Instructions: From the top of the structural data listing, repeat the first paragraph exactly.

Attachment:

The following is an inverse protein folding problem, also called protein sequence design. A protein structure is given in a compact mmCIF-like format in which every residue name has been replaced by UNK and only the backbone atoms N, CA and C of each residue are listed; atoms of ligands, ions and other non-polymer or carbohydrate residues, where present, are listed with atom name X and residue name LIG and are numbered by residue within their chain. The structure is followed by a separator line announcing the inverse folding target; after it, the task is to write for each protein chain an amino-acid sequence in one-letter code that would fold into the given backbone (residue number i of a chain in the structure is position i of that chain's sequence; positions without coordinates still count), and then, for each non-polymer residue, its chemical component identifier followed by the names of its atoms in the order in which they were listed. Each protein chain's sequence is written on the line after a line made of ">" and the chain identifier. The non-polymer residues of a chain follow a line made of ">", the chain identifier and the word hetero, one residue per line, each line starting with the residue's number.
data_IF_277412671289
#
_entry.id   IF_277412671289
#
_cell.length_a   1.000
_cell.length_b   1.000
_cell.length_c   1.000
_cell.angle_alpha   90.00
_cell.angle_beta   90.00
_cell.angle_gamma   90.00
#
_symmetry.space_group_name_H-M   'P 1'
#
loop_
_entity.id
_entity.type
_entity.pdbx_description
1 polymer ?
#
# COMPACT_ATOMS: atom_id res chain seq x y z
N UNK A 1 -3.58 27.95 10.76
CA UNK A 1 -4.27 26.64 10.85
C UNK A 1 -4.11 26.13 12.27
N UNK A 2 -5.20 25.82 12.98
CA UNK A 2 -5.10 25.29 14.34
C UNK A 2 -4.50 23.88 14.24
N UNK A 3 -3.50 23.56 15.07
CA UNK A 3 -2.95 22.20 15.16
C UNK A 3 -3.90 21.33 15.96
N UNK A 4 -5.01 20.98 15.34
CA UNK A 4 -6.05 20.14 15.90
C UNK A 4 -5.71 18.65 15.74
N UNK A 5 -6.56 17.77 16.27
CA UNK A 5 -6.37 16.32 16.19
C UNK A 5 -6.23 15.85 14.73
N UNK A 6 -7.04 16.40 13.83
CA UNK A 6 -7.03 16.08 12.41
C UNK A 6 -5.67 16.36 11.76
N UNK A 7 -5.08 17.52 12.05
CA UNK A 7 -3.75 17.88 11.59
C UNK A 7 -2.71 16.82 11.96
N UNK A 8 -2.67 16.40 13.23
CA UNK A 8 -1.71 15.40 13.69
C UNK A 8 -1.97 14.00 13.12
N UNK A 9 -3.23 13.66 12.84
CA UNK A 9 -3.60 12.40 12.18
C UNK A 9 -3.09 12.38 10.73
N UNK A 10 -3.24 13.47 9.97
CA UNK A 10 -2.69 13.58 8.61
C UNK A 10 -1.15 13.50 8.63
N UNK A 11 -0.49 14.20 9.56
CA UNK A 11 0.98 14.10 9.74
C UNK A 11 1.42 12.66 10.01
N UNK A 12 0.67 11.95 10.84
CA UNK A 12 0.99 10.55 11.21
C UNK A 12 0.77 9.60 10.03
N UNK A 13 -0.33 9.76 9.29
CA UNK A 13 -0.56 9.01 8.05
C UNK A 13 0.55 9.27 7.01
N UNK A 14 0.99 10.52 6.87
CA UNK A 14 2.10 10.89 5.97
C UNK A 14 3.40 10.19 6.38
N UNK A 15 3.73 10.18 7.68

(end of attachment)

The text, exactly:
The following is an inverse protein folding problem, also called protein sequence design. A protein structure is given in a compact mmCIF-like format in which every residue name has been replaced by UNK and only the backbone atoms N, CA and C of each residue are listed; atoms of ligands, ions and other non-polymer or carbohydrate residues, where present, are listed with atom name X and residue name LIG and are numbered by residue within their chain. The structure is followed by a separator line announcing the inverse folding target; after it, the task is to write for each protein chain an amino-acid sequence in one-letter code that would fold into the given backbone (residue number i of a chain in the structure is position i of that chain's sequence; positions without coordinates still count), and then, for each non-polymer residue, its chemical component identifier followed by the names of its atoms in the order in which they were listed. Each protein chain's sequence is written on the line after a line made of ">" and the chain identifier. The non-polymer residues of a chain follow a line made of ">", the chain identifier and the word hetero, one residue per line, each line starting with the residue's number.